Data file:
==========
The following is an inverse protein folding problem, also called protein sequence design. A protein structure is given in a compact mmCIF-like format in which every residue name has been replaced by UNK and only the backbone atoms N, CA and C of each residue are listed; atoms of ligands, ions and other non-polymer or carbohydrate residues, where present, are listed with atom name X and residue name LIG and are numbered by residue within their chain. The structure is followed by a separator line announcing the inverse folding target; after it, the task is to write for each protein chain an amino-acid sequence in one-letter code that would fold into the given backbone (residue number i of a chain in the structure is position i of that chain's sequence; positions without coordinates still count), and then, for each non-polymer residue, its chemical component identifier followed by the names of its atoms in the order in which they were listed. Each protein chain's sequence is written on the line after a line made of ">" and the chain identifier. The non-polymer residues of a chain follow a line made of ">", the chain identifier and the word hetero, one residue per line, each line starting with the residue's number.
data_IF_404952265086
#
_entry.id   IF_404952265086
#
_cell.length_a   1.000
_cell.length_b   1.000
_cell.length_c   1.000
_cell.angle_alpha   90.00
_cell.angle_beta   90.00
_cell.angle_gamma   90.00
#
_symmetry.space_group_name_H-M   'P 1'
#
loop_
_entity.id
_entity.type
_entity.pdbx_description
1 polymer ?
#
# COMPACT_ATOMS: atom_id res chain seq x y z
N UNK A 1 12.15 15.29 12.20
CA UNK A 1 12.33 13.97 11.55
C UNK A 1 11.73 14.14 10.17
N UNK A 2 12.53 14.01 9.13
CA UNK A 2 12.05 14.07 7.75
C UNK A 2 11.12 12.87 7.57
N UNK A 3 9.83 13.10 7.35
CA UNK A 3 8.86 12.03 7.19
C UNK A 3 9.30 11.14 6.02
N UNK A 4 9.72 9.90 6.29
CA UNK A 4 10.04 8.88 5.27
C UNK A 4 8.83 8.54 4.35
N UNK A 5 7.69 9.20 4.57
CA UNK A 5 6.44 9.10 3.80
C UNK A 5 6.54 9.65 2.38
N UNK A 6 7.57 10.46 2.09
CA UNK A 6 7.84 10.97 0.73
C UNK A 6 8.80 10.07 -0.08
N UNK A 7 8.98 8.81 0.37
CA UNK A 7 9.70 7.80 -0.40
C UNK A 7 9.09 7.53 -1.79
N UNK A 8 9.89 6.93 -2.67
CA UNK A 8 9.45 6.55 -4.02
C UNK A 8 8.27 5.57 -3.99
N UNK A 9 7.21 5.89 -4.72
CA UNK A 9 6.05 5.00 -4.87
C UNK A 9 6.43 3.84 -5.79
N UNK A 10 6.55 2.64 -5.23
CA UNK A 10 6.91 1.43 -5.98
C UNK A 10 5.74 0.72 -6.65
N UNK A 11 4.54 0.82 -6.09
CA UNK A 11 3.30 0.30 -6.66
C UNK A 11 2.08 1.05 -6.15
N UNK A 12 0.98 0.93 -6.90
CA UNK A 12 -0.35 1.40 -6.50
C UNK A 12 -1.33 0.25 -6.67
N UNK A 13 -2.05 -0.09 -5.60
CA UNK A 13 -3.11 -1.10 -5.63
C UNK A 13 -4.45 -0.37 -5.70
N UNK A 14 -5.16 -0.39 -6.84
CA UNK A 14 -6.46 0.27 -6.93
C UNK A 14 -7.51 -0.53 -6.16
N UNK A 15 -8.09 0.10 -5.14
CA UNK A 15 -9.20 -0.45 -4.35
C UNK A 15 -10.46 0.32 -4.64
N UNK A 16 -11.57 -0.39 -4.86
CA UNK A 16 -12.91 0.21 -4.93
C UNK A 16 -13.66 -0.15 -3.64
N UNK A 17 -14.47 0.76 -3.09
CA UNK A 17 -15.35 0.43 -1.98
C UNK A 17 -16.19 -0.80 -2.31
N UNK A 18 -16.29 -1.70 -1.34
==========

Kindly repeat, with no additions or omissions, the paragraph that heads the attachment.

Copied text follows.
The following is an inverse protein folding problem, also called protein sequence design. A protein structure is given in a compact mmCIF-like format in which every residue name has been replaced by UNK and only the backbone atoms N, CA and C of each residue are listed; atoms of ligands, ions and other non-polymer or carbohydrate residues, where present, are listed with atom name X and residue name LIG and are numbered by residue within their chain. The structure is followed by a separator line announcing the inverse folding target; after it, the task is to write for each protein chain an amino-acid sequence in one-letter code that would fold into the given backbone (residue number i of a chain in the structure is position i of that chain's sequence; positions without coordinates still count), and then, for each non-polymer residue, its chemical component identifier followed by the names of its atoms in the order in which they were listed. Each protein chain's sequence is written on the line after a line made of ">" and the chain identifier. The non-polymer residues of a chain follow a line made of ">", the chain identifier and the word hetero, one residue per line, each line starting with the residue's number.